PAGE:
The Moral Dimensions of Intellectual Property Rights

The Moral Dimensions of Intellectual Property Rights

Steven Ang

This highly original and exploratory book analyses the role morality plays in Intellectual Property Rights (IPRs). Steven Ang builds his idea that the justification for IPRs is bound up with a simultaneous duty to share part of that intellectual resource through public rights of access and a public domain which is facilitated by the moral elements in the various dimensions of IPR. In a globalized world with globalizing IPRs where culturally assumed norms must be re-examined, this work has an urgent and important contribution to make because it takes the main features of internationally mandated IPRs as a starting point and explores the moral commitments they imply and rely on, to identify a framework for further development and reform of IP regimes.

Chapter 7: The moral dimension of the exercise of IPRs

Steven Ang

Subjects: law - academic, intellectual property law, legal philosophy

Extract

IPRs’ dimension of exercise includes the enjoyment of the existence of those rights as social facts, exploitation of those rights for economic advantage and enforcement when those rights are flouted. These raise several questions regarding the theory of moral dimensions of IPRs that has thus far been developed. Why should those who enjoy, and seek to exploit and enforce IPRs, share the moral project of the law makers? The owners of IPRs do not directly make the laws. Nor are they, generally, judges or other officials of the legal system. Why should they share in this collective intentionality? Can they avoid the burden of justification with its moral commitments and merely rely on their rights in law? One response to this question might be that we have to justify our actions, even if only to ourselves. However, it is when we also want to make moral claims on others that we are led to admit the moral claims of others on the same basis (§2.3.2) and are drawn on the path of moral commitment towards the fundamental prescriptions and the equal right to freedom and well-being (§2.4). Do we have to make moral claims when it comes to the enjoyment, enforcement and exploitation of IPRs? This chapter identifies why people who seek to enjoy, enforce or exploit IPRs often make such moral claims, and how this provides the moral background for various laws related to the exercise of IPRs.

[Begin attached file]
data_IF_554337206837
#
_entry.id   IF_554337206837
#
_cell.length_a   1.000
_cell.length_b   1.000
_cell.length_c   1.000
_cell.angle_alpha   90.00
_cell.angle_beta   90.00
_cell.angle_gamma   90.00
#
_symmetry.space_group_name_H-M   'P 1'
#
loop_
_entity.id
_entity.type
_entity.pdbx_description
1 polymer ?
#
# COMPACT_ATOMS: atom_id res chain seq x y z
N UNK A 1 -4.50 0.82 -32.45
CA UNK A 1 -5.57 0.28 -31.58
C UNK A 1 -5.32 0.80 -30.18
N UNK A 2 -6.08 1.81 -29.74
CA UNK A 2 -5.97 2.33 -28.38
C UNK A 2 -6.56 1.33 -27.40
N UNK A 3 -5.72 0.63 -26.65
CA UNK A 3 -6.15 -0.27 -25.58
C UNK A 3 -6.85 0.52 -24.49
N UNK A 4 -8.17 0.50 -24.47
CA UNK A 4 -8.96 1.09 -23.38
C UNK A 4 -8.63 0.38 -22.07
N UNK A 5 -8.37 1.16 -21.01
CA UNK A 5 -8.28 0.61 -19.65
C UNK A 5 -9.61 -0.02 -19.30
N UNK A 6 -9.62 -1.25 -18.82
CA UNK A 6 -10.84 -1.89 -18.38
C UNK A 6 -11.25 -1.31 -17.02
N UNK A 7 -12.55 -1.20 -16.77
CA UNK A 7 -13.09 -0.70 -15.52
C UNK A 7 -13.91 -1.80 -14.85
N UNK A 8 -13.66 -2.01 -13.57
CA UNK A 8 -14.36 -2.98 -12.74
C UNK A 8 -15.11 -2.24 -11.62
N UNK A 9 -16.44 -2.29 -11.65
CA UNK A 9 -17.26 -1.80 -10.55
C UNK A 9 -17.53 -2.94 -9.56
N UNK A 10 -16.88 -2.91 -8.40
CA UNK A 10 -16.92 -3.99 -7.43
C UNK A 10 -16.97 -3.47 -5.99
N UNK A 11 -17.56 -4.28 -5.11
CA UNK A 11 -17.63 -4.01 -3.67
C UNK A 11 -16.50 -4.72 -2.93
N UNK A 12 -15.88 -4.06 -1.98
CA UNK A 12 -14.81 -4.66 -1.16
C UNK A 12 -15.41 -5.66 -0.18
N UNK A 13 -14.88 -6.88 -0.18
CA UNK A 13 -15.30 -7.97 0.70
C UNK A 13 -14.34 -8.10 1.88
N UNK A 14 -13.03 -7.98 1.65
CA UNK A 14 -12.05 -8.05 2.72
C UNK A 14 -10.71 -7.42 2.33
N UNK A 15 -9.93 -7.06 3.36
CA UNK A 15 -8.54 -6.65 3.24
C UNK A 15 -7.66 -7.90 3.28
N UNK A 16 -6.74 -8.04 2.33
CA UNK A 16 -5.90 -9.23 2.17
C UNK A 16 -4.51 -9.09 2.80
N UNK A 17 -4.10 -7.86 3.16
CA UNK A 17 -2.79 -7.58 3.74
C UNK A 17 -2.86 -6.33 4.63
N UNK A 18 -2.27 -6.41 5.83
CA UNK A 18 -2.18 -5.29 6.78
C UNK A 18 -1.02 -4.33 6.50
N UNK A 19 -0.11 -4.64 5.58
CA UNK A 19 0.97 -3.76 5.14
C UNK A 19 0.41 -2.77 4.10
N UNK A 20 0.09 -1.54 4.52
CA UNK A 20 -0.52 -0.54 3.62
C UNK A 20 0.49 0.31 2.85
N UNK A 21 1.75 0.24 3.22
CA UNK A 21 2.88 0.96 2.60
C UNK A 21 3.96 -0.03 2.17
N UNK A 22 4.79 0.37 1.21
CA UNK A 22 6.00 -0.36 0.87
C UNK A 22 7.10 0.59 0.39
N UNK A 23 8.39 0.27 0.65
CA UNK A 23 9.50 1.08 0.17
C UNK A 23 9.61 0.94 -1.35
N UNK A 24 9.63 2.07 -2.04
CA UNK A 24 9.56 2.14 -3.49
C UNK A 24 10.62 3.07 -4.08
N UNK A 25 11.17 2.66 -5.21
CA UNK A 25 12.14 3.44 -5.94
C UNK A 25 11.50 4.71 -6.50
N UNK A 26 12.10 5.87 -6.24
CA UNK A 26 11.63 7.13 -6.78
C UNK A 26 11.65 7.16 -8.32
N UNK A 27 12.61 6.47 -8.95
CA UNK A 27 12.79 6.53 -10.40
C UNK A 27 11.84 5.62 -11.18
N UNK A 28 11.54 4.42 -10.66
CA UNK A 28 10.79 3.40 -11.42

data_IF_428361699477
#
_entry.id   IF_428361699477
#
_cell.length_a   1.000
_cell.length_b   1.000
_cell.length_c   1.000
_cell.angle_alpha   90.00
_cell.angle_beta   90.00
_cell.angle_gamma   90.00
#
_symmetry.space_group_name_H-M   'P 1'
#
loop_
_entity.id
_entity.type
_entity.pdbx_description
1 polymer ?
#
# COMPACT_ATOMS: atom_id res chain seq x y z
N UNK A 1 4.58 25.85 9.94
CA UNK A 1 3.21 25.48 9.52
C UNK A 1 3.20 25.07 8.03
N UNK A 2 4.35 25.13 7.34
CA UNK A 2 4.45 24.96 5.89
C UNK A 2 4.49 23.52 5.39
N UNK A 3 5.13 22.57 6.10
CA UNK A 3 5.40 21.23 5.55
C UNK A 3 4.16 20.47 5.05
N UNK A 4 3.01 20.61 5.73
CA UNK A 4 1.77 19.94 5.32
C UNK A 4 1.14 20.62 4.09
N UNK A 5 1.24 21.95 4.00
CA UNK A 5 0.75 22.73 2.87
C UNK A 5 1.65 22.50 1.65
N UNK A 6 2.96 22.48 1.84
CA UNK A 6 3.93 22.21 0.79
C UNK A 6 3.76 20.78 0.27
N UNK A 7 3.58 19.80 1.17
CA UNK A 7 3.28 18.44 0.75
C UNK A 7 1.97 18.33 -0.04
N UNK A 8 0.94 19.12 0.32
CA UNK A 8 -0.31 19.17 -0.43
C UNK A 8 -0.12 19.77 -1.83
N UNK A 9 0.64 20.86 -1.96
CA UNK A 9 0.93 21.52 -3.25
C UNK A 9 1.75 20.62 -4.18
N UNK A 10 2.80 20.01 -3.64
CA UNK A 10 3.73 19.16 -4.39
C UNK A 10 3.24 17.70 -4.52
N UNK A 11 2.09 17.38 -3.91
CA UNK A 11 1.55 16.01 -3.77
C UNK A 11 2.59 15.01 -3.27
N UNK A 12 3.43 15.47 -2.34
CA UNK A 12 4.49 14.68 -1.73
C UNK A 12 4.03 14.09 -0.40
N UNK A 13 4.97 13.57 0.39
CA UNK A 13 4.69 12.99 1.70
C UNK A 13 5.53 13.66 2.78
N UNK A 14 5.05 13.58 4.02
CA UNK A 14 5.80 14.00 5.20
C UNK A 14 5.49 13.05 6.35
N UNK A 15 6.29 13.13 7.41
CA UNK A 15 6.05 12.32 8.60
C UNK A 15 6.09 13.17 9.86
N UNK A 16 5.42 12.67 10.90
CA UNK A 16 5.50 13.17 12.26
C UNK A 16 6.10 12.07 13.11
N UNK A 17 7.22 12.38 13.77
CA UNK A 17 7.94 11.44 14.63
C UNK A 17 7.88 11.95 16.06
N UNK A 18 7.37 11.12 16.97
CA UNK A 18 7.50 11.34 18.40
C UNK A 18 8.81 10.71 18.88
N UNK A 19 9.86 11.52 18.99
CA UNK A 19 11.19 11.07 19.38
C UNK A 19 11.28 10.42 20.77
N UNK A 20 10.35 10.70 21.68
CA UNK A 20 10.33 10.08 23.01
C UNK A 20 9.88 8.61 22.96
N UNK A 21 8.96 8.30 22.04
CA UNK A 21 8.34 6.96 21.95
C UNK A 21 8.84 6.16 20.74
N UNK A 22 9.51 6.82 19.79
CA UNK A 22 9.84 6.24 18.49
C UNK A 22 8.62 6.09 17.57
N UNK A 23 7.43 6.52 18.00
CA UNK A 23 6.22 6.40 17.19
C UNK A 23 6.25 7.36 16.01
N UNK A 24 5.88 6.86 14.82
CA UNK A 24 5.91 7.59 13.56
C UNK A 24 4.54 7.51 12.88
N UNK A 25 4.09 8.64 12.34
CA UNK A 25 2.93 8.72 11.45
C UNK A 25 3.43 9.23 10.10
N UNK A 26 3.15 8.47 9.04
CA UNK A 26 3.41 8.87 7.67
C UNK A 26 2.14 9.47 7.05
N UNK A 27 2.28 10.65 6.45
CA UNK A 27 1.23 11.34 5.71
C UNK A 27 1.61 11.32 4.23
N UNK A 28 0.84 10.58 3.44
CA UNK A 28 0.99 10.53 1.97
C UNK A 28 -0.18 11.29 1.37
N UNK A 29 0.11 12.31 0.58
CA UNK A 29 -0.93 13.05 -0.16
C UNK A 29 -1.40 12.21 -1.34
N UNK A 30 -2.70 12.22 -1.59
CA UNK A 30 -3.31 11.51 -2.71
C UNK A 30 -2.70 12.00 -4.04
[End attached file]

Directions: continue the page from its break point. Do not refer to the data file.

You are not authenticated to view the full text of this chapter or article.

Elgaronline requires a subscription or purchase to access the full text of books or journals. Please login through your library system or with your personal username and password on the homepage.

Non-subscribers can freely search the site, view abstracts/ extracts and download selected front matter and introductory chapters for personal use.

Your library may not have purchased all subject areas. If you are authenticated and think you should have access to this title, please contact your librarian.

Further information